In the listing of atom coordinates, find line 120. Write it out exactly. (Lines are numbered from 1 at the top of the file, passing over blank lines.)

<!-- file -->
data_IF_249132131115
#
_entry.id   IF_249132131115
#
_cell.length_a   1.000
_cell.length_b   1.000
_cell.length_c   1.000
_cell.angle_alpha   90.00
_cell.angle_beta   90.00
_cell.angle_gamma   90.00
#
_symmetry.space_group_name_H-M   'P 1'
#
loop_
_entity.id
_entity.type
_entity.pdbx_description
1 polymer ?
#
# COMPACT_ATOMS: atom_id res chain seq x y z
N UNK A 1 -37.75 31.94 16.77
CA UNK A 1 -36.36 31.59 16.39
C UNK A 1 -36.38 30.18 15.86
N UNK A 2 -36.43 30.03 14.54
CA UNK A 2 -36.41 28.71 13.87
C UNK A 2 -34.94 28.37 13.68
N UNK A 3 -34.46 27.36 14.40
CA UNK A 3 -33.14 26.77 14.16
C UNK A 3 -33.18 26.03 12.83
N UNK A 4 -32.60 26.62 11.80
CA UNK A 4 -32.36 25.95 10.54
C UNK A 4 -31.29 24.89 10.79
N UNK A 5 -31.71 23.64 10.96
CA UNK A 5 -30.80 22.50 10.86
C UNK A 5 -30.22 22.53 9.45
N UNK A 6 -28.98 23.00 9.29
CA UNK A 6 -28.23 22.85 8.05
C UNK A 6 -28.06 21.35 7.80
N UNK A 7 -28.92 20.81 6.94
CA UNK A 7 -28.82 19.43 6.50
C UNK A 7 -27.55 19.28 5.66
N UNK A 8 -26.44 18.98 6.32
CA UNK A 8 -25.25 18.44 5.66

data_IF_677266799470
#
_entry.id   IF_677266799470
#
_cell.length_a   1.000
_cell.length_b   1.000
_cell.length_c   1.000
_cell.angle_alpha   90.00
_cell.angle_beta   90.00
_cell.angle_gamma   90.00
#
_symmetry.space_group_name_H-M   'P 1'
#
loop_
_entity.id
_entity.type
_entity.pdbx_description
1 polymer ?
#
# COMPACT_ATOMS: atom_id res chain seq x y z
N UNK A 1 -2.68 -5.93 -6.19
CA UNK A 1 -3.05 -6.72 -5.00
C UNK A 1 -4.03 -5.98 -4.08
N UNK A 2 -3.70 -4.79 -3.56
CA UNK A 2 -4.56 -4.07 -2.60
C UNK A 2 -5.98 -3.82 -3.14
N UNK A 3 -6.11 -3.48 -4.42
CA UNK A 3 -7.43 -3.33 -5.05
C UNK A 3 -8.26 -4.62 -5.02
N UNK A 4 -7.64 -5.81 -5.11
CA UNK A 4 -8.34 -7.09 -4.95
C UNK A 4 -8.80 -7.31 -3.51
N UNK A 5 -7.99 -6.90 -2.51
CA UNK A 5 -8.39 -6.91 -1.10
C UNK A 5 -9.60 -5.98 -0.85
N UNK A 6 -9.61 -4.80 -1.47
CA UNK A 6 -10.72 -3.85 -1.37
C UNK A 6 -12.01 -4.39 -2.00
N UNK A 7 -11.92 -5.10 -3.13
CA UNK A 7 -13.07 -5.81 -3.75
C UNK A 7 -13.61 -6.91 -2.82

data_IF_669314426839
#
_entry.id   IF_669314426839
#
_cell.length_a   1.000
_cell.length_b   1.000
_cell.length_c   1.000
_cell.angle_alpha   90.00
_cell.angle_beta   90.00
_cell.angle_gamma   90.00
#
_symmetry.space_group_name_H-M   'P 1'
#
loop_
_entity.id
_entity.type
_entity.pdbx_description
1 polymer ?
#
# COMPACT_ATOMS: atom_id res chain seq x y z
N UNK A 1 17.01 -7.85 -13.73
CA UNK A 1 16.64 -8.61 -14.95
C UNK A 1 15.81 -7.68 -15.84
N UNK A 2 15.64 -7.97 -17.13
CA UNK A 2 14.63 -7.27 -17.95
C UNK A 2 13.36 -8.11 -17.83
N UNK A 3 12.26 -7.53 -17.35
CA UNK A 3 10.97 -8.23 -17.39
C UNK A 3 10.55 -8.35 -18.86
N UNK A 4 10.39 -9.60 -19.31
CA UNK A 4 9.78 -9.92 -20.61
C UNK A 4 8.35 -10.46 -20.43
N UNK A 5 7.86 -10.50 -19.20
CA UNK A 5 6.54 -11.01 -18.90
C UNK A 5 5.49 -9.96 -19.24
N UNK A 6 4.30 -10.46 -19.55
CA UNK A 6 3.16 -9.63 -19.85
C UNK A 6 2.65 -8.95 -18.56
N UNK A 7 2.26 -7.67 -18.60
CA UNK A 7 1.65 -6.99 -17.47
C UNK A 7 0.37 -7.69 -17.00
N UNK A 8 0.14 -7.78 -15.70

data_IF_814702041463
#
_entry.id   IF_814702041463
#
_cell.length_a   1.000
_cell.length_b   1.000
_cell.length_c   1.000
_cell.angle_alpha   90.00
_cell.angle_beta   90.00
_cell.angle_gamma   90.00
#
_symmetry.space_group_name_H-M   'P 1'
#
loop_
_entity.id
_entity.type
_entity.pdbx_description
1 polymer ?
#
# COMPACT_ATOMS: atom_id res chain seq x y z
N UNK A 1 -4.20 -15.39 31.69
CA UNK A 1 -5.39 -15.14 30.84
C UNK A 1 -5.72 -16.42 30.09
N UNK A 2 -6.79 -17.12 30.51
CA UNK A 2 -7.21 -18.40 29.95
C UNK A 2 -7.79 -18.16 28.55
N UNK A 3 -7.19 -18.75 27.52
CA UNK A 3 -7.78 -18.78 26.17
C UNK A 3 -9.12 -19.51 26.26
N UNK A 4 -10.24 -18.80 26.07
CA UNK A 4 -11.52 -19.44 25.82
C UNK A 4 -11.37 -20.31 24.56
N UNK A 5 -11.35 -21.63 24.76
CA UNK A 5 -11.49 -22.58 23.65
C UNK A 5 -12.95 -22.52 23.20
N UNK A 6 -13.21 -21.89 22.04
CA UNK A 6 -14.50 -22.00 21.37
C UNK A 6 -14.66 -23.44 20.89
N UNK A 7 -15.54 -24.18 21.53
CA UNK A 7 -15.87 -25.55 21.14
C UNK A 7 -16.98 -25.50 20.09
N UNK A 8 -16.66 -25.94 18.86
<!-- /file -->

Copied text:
N UNK A 6 4.30 -10.46 -19.55